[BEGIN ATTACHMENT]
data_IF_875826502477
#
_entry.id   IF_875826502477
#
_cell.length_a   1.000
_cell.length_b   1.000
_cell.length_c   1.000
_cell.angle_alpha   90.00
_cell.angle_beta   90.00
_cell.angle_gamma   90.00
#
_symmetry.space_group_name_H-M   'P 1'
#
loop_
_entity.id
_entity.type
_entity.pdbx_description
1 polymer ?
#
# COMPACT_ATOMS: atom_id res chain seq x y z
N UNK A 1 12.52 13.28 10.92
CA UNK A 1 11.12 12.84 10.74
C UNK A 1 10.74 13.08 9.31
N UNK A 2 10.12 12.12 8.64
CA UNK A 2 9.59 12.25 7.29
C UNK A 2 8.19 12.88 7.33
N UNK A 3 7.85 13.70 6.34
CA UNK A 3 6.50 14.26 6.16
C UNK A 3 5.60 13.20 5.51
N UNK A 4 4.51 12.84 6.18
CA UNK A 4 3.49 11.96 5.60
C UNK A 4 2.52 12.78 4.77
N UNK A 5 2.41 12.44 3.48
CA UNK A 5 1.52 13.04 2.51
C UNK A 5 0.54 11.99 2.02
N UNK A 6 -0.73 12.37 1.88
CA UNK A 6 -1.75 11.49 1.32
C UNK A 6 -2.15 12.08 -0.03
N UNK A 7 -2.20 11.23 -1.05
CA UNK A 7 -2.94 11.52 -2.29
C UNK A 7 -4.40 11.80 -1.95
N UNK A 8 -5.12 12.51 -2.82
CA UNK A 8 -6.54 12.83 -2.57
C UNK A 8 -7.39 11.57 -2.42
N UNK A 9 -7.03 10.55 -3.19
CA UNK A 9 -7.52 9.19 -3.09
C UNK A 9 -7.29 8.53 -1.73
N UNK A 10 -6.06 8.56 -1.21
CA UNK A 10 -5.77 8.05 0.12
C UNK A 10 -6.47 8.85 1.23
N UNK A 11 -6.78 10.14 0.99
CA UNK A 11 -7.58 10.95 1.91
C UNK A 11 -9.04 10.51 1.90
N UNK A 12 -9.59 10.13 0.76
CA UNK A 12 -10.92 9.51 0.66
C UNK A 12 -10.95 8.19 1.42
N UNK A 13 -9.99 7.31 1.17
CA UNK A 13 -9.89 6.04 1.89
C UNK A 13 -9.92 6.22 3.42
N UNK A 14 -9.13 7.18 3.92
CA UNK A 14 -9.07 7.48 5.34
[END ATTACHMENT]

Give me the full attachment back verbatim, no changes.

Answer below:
data_IF_875826502477
#
_entry.id   IF_875826502477
#
_cell.length_a   1.000
_cell.length_b   1.000
_cell.length_c   1.000
_cell.angle_alpha   90.00
_cell.angle_beta   90.00
_cell.angle_gamma   90.00
#
_symmetry.space_group_name_H-M   'P 1'
#
loop_
_entity.id
_entity.type
_entity.pdbx_description
1 polymer ?
#
# COMPACT_ATOMS: atom_id res chain seq x y z
N UNK A 1 12.52 13.28 10.92
CA UNK A 1 11.12 12.84 10.74
C UNK A 1 10.74 13.08 9.31
N UNK A 2 10.12 12.12 8.64
CA UNK A 2 9.59 12.25 7.29
C UNK A 2 8.19 12.88 7.33
N UNK A 3 7.85 13.70 6.34
CA UNK A 3 6.50 14.26 6.16
C UNK A 3 5.60 13.20 5.51
N UNK A 4 4.51 12.84 6.18
CA UNK A 4 3.49 11.96 5.60
C UNK A 4 2.52 12.78 4.77
N UNK A 5 2.41 12.44 3.48
CA UNK A 5 1.52 13.04 2.51
C UNK A 5 0.54 11.99 2.02
N UNK A 6 -0.73 12.37 1.88
CA UNK A 6 -1.75 11.49 1.32
C UNK A 6 -2.15 12.08 -0.03
N UNK A 7 -2.20 11.23 -1.05
CA UNK A 7 -2.94 11.52 -2.29
C UNK A 7 -4.40 11.80 -1.95
N UNK A 8 -5.12 12.51 -2.82
CA UNK A 8 -6.54 12.83 -2.57
C UNK A 8 -7.39 11.57 -2.42
N UNK A 9 -7.03 10.55 -3.19
CA UNK A 9 -7.52 9.19 -3.09
C UNK A 9 -7.29 8.53 -1.73
N UNK A 10 -6.06 8.56 -1.21
CA UNK A 10 -5.77 8.05 0.12
C UNK A 10 -6.47 8.85 1.23
N UNK A 11 -6.78 10.14 0.99
CA UNK A 11 -7.58 10.95 1.91
C UNK A 11 -9.04 10.51 1.90
N UNK A 12 -9.59 10.13 0.76
CA UNK A 12 -10.92 9.51 0.66
C UNK A 12 -10.95 8.19 1.42
N UNK A 13 -9.99 7.31 1.17
CA UNK A 13 -9.89 6.04 1.89
C UNK A 13 -9.92 6.22 3.42
N UNK A 14 -9.13 7.18 3.92
CA UNK A 14 -9.07 7.48 5.34